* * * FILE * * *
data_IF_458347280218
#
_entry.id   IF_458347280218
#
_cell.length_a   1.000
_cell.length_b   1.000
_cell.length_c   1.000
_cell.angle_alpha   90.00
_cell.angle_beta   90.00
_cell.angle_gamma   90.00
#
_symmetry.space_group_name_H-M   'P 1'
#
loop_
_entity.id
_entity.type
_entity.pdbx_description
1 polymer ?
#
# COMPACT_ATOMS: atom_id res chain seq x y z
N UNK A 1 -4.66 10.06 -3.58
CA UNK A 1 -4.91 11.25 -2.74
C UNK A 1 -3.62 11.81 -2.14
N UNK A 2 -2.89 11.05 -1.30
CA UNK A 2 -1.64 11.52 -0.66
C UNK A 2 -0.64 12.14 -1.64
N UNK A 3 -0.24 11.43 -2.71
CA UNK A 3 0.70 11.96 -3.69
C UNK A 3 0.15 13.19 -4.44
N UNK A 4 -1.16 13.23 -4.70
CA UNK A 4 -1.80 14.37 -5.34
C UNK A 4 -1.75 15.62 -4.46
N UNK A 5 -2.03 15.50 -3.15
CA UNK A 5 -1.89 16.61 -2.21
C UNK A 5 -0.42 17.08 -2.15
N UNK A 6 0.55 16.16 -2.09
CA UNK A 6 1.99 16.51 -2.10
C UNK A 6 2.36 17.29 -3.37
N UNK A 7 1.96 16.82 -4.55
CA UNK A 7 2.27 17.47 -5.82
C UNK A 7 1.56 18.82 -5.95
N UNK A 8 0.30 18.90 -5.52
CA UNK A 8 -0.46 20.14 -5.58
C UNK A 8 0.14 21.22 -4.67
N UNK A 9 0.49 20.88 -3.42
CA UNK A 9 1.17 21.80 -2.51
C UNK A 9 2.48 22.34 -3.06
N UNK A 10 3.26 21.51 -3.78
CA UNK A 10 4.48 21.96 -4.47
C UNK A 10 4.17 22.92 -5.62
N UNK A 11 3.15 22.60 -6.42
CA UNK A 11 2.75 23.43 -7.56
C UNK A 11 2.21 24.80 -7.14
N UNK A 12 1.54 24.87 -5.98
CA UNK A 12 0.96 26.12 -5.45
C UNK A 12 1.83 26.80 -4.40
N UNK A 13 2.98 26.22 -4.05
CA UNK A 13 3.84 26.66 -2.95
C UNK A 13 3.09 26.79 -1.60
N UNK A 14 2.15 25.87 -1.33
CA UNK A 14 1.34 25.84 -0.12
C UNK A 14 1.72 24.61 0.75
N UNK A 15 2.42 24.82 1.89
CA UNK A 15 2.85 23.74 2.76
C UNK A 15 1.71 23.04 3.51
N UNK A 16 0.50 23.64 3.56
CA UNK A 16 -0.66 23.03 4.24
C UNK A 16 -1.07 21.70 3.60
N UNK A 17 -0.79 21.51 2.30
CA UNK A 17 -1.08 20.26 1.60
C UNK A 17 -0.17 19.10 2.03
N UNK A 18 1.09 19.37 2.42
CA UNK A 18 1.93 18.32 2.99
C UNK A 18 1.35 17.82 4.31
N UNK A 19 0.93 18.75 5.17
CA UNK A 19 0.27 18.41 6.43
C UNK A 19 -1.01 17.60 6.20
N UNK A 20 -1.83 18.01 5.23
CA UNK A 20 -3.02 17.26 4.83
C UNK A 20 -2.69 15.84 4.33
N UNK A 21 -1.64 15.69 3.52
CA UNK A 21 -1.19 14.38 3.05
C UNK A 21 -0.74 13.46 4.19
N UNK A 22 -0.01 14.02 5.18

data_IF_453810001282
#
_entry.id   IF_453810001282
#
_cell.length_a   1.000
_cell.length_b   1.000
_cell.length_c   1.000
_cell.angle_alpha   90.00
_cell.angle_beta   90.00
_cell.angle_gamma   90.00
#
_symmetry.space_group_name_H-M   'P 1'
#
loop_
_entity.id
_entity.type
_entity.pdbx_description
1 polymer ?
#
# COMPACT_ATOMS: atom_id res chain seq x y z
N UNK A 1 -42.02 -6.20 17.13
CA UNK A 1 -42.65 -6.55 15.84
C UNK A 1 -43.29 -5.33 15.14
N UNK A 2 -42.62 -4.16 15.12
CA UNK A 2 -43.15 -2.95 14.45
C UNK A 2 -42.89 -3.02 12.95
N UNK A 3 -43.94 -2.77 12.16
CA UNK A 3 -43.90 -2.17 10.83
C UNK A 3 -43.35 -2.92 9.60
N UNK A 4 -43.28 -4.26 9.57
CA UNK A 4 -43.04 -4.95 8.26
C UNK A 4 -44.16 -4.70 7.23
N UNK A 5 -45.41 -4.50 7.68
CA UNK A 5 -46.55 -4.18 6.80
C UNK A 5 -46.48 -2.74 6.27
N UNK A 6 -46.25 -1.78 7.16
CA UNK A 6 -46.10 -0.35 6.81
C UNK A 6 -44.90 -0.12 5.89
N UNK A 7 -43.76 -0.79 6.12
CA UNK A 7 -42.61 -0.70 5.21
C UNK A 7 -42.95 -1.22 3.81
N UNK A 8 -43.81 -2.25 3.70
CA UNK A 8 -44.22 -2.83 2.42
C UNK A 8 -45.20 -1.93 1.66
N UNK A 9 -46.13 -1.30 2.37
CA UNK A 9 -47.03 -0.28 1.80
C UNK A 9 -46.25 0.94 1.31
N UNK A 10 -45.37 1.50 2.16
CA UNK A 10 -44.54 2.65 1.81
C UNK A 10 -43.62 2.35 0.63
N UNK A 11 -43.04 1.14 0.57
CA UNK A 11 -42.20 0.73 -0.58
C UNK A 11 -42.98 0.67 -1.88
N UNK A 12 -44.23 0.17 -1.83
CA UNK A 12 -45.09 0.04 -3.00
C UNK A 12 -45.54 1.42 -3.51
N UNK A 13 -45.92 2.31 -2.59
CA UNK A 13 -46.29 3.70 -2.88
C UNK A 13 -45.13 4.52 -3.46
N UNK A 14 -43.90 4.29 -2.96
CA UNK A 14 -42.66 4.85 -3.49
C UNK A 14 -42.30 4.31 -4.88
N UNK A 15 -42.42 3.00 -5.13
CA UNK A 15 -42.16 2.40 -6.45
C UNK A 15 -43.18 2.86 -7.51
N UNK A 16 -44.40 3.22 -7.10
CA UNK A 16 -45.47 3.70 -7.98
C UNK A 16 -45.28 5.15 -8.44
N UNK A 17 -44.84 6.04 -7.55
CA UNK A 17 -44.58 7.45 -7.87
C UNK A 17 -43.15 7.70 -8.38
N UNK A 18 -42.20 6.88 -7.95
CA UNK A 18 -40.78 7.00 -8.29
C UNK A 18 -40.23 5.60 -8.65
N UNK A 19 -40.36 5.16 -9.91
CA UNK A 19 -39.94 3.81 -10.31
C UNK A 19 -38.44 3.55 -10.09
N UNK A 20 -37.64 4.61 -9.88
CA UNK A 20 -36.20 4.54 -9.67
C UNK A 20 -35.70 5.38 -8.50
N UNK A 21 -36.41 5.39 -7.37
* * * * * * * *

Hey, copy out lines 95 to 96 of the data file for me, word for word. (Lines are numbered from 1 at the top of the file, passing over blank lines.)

#
_symmetry.space_group_name_H-M   'P 1'